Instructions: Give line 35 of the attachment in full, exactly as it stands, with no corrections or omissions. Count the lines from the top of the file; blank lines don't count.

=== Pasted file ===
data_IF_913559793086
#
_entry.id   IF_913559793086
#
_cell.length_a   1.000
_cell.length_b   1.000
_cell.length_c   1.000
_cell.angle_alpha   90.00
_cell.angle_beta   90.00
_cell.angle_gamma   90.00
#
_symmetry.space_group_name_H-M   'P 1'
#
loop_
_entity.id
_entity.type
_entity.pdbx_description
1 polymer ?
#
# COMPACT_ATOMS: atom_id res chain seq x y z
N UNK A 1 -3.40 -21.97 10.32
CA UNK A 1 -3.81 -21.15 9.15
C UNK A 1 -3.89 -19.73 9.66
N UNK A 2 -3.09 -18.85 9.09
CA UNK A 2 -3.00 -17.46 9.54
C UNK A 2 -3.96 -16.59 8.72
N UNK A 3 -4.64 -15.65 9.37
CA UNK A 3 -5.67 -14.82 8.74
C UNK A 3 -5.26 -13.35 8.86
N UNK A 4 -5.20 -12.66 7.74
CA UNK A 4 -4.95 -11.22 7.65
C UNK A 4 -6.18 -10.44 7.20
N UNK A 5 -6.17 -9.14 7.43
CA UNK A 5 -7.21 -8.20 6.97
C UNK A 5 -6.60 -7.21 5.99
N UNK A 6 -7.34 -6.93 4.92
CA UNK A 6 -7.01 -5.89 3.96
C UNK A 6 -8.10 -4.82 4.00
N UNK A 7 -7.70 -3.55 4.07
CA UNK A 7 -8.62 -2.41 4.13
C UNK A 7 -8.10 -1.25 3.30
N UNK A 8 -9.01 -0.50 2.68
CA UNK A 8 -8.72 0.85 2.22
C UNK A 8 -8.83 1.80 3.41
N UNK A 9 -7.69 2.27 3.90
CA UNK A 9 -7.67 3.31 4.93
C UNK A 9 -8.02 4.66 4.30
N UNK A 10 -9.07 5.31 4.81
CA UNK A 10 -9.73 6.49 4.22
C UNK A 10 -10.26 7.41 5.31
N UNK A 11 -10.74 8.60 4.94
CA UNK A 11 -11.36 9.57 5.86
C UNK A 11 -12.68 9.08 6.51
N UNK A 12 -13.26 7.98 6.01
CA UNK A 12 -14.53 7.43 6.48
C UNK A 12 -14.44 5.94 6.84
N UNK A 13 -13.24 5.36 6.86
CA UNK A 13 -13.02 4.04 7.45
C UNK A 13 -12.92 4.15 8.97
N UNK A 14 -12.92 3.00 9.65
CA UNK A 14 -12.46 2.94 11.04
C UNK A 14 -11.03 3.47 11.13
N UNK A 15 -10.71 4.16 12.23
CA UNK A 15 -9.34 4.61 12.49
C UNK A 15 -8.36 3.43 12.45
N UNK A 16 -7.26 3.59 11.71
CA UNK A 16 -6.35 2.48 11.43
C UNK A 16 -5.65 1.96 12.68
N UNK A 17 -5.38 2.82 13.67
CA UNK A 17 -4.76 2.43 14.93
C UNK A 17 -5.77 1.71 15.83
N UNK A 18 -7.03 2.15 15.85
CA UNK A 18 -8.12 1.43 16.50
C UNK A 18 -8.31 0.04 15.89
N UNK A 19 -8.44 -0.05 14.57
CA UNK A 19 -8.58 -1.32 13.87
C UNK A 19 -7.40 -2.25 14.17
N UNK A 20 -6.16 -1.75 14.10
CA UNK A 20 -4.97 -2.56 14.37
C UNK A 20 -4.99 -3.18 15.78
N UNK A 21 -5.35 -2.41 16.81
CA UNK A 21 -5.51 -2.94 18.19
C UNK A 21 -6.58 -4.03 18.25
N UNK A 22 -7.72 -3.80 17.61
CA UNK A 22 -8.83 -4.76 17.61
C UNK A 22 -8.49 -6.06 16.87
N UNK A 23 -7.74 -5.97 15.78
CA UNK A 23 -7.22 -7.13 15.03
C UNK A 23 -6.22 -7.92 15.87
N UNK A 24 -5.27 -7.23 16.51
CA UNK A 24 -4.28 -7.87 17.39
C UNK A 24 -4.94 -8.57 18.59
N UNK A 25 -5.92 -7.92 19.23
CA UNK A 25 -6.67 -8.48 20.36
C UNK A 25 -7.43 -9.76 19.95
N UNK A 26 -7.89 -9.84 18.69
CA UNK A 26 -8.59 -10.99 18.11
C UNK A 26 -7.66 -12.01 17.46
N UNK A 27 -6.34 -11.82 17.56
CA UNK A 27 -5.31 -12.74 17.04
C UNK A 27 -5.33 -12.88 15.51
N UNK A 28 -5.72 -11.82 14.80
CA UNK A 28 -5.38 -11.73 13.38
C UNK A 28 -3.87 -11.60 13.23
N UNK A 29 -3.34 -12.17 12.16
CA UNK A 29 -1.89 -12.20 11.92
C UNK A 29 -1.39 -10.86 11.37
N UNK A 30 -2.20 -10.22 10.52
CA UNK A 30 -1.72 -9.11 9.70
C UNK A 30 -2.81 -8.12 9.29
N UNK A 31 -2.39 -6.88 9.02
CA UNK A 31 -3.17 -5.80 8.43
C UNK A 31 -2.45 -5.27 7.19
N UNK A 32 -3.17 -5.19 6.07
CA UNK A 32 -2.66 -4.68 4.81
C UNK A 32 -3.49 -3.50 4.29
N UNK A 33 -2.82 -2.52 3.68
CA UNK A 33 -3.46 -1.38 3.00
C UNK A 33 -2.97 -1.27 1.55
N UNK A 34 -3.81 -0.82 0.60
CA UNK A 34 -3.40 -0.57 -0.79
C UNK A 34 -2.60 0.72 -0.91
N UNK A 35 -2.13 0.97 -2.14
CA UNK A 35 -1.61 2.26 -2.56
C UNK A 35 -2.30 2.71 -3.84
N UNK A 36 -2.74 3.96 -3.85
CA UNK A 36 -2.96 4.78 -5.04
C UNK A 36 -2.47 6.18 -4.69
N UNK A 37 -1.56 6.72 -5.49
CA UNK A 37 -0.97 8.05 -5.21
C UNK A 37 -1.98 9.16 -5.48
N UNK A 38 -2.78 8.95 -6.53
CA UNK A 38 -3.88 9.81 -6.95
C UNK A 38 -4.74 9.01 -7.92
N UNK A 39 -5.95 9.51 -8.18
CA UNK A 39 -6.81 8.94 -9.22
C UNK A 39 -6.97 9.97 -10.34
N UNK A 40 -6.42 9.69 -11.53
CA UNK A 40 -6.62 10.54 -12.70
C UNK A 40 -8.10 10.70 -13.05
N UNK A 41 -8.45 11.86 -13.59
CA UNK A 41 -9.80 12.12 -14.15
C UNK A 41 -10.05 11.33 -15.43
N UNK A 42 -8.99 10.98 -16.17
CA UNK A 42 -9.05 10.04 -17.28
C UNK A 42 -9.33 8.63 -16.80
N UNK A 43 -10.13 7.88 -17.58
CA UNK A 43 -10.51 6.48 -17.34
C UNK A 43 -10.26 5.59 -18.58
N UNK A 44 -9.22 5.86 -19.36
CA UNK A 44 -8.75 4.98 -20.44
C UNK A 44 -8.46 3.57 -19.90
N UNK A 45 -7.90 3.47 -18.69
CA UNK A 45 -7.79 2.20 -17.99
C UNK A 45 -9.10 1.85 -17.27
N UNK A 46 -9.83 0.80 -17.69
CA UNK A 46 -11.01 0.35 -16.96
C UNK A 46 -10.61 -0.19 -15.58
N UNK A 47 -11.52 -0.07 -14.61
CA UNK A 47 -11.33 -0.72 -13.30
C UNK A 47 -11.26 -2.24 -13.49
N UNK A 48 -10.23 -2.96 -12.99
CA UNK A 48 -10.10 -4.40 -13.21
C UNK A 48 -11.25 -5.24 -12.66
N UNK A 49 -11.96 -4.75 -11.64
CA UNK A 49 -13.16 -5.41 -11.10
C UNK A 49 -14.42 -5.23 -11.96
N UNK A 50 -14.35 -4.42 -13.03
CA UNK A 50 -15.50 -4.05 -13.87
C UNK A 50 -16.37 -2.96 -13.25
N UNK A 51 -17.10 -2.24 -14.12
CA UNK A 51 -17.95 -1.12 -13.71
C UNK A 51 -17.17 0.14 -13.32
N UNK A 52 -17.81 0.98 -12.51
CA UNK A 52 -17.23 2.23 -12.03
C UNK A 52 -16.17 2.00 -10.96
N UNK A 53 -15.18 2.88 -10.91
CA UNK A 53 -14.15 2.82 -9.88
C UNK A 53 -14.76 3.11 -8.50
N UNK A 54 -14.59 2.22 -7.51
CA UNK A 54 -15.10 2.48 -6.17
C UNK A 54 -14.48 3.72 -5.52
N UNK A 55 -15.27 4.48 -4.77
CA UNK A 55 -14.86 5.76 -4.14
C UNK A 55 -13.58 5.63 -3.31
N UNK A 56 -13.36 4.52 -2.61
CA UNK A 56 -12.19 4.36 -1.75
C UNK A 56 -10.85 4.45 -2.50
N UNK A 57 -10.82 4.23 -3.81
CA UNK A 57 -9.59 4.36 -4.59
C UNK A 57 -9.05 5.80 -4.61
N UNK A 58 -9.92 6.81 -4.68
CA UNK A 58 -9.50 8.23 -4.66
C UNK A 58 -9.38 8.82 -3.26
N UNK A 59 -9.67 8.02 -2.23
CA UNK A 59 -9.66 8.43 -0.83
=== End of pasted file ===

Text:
C UNK A 5 -6.60 -7.21 5.99